13. As both a tank and healer (druids rock!) I really appreciate posts like this. I’ve gotten to the point where I don’t like doing either, because DPS always complains that they have to watch their aggro on mob pulls, and then blame it either on the tank or the healer. I like switching back and forth between the two styles, depending upon what the DPS are doing (unless they unduly annoy me, then I leave them on their own to die). I think next time I run a random, I’m going to try this “communication” thing of which you speak. Thanks!


  14. All the smooth, wipe free pugs I’ve gone on so far had the tank marking mobs for me to CC (I’m a hunter), and him marking his current target with a skull. Nothing crazy like marking kill order, just trap one mob, burn down skull if there were 3 or more mobs. It takes maybe 2 minutes at the beginning of a pug to establish some basic strategy, and these two minutes eliminate minutes and minutes of wipes and corpse runs. Unfortunately, too many tanks still have the WOTLK mindset if just run in, don’t even greet the party, and aggro the first group of mobs.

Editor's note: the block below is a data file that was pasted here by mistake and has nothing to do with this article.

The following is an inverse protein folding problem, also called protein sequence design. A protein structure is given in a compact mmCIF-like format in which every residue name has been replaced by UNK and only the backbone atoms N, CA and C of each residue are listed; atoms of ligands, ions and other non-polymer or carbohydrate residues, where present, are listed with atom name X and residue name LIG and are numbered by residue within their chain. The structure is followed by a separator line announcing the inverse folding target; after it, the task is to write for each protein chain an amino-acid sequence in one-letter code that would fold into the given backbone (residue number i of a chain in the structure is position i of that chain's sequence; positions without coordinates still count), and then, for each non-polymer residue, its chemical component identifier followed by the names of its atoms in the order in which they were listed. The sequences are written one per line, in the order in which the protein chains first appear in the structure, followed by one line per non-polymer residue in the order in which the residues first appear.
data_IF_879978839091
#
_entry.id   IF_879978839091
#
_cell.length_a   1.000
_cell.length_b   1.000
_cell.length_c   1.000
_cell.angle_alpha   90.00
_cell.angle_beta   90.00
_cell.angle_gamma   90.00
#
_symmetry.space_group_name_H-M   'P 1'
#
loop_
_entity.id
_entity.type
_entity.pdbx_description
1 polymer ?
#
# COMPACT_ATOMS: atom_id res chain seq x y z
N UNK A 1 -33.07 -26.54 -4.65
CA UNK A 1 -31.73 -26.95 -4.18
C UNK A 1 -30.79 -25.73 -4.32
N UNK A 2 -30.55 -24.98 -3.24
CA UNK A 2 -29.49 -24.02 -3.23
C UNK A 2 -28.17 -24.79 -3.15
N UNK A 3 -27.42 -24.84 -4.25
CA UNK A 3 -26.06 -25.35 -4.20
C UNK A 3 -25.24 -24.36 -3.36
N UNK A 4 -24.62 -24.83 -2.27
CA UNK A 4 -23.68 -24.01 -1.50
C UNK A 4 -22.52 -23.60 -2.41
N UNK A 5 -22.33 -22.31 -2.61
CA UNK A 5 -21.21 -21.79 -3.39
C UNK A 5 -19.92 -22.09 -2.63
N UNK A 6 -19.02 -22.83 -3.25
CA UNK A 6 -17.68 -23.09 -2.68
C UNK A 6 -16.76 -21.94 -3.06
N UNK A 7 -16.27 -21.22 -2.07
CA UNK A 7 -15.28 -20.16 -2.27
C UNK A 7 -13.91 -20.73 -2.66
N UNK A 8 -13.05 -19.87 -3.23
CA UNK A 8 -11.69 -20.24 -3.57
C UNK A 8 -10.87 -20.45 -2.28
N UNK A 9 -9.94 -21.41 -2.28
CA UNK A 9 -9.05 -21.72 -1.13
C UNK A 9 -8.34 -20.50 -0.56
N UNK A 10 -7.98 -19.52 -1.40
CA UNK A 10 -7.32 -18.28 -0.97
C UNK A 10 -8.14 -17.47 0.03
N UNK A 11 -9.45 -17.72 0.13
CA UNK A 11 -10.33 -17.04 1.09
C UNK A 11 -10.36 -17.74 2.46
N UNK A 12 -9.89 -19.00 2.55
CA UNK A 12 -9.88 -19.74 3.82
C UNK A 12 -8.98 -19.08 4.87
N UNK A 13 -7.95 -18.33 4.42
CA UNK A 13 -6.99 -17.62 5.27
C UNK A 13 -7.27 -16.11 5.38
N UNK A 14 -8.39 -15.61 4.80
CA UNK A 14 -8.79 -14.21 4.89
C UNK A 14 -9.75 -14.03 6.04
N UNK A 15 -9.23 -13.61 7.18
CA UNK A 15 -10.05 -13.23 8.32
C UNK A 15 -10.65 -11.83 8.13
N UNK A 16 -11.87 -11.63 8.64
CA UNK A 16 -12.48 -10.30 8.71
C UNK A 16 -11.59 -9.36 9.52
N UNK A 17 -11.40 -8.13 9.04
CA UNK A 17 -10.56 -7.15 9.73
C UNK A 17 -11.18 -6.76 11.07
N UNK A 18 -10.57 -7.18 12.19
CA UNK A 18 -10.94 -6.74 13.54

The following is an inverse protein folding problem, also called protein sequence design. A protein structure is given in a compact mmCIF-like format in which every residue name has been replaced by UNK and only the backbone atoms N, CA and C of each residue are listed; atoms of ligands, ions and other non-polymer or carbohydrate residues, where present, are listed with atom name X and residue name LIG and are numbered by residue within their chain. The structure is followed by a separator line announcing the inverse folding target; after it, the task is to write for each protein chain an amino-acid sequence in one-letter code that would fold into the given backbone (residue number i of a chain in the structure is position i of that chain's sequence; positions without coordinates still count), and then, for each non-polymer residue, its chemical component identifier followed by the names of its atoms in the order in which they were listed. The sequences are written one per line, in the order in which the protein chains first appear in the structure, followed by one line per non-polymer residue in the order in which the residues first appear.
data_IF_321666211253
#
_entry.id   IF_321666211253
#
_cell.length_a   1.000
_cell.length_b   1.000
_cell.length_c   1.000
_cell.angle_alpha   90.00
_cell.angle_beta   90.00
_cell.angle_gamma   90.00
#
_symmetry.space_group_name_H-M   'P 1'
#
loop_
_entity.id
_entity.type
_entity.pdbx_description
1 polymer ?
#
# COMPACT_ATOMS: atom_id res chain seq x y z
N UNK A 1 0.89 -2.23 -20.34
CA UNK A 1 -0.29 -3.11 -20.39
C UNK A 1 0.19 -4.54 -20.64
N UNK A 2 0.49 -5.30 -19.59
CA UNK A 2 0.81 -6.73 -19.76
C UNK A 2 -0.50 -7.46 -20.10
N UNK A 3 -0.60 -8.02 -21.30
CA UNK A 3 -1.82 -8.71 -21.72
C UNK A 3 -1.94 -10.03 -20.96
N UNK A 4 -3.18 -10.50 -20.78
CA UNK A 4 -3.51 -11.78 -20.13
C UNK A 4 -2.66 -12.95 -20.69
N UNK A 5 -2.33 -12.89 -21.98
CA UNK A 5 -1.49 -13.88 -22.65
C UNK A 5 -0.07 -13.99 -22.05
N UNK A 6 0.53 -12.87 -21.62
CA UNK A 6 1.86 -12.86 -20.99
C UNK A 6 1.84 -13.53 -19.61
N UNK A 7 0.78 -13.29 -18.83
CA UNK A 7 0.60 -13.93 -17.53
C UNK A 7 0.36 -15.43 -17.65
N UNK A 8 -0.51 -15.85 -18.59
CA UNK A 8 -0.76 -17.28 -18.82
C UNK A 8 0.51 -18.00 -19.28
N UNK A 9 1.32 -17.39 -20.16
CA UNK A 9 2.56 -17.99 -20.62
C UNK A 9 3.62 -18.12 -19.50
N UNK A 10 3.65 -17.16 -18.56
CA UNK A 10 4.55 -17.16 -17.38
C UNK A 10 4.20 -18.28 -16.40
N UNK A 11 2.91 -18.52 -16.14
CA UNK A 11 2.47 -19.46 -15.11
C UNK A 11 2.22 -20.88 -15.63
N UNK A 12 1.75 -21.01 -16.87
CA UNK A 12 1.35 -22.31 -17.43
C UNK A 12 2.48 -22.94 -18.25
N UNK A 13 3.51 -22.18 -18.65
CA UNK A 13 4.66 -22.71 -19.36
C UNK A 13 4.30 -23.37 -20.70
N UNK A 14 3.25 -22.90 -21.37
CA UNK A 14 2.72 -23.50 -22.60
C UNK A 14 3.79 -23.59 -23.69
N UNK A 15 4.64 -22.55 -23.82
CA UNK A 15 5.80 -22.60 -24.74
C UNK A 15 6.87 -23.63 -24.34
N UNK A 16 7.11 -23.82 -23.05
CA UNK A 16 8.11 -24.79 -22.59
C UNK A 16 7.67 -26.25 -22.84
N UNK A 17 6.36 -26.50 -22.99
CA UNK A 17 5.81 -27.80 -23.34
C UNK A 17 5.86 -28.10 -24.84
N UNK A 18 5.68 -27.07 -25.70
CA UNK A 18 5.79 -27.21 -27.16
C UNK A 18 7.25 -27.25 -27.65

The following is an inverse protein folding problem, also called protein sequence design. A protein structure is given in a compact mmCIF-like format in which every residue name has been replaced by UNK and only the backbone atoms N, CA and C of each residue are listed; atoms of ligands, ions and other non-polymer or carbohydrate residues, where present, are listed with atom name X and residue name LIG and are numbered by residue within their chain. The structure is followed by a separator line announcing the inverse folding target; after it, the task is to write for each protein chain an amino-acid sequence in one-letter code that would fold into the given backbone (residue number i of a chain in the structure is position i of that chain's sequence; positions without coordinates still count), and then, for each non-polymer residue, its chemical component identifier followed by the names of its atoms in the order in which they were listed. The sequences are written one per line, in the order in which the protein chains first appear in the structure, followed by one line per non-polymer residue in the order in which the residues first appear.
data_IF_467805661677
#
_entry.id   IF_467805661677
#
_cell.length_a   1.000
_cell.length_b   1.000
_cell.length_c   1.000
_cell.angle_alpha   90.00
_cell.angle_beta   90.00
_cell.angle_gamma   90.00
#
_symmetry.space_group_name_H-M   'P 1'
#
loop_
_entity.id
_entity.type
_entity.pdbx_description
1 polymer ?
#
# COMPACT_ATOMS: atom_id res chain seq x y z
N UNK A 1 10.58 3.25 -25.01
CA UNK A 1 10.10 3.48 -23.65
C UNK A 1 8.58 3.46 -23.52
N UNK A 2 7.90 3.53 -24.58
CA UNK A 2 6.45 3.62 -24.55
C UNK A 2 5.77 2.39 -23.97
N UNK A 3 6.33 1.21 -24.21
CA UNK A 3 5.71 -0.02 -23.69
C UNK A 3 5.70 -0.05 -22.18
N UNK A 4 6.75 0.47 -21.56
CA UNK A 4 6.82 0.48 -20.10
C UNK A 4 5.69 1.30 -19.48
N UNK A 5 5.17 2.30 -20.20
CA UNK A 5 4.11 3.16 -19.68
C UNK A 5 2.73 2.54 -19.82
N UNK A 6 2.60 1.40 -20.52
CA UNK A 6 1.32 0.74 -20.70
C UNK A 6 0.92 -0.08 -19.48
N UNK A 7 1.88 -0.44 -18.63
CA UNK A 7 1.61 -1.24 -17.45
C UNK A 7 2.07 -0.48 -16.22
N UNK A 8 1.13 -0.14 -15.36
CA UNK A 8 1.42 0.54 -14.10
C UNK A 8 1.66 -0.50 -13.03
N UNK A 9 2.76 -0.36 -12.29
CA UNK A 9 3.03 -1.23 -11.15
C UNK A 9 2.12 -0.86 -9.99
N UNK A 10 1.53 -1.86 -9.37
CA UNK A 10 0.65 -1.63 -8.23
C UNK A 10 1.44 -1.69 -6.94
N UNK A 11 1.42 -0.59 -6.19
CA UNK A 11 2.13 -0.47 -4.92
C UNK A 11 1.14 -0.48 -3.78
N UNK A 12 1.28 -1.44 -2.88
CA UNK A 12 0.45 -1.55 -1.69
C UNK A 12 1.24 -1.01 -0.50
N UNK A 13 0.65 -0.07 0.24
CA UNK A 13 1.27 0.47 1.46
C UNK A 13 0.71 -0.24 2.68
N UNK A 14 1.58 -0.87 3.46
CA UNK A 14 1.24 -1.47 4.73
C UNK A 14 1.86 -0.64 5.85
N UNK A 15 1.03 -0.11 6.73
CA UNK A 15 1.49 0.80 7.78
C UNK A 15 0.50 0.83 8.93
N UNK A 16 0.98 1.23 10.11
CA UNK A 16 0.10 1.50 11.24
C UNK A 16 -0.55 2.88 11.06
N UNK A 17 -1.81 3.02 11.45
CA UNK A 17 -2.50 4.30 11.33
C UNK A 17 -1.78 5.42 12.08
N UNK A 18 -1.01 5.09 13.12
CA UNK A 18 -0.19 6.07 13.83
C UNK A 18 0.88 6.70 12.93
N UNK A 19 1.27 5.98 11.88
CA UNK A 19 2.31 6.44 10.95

In pugs like these, I really feel sorry for the healers.


    • The WOTLK mindset tanks when combined with a healer that has come back to the game after a hiatus makes for a pretty rough run. I’m only doing randoms with my spirit beast now just so I can throw a heal out when its needed. And its needed pretty much every single time it comes off CD if the group isn’t CCing or breaking CC. On the bright side its fun to be top DPS on the bosses, #1 on interrupts, and #3 on heals. 😀


  15. As a healer … I so wish I had a healer on your realm 🙂 so I could get a chance 🙂

    As to nerves of steel … I always make sure I know where the phone box is so that Tsu can duck in and do a quick change 🙂